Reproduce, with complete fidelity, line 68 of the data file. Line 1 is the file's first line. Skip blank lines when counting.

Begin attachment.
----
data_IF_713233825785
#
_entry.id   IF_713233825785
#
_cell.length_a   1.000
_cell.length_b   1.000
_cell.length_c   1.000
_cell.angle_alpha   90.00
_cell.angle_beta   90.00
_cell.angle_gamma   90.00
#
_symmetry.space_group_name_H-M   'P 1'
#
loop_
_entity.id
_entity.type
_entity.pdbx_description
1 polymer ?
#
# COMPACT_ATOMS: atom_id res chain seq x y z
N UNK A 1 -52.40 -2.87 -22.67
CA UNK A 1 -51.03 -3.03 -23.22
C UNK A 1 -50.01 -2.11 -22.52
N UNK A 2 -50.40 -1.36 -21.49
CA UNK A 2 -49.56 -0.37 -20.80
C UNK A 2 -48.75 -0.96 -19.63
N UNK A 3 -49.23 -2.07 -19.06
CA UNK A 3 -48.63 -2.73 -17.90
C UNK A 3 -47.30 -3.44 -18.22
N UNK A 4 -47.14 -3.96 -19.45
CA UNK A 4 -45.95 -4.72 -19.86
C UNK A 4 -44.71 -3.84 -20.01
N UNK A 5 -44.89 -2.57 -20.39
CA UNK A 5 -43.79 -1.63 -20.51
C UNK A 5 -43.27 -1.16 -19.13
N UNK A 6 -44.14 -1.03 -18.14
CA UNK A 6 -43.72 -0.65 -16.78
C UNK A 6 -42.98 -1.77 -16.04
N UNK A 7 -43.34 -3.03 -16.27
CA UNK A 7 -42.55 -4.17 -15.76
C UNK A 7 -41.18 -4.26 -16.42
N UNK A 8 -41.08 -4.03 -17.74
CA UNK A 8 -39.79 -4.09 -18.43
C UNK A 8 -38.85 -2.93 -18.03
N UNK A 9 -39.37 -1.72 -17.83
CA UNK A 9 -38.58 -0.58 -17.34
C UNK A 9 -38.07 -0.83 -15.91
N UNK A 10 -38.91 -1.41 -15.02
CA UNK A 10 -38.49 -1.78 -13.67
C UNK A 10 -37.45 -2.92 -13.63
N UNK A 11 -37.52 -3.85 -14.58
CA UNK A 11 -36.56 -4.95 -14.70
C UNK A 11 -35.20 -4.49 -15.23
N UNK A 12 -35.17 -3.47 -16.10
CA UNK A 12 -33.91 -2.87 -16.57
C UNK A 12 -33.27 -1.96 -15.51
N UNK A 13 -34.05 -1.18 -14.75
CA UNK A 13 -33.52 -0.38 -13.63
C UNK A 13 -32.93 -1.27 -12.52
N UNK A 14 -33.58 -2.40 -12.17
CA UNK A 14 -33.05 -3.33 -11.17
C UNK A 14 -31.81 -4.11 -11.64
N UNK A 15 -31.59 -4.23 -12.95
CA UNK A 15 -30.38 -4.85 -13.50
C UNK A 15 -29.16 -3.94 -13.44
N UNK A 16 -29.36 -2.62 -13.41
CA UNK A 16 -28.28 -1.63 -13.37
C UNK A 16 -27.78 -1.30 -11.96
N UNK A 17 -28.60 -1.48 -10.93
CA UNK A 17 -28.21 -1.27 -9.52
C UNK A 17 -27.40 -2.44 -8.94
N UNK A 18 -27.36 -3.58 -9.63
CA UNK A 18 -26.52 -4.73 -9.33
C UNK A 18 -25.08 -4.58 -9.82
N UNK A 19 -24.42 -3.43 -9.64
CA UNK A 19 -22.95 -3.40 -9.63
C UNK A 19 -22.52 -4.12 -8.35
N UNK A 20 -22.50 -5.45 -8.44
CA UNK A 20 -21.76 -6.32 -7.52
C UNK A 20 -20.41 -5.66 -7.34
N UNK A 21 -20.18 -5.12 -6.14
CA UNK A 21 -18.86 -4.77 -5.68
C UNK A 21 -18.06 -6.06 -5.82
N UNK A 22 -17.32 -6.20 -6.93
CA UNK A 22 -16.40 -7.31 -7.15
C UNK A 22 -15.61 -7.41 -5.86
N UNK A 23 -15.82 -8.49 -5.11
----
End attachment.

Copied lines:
C UNK A 16 -27.78 -1.30 -11.96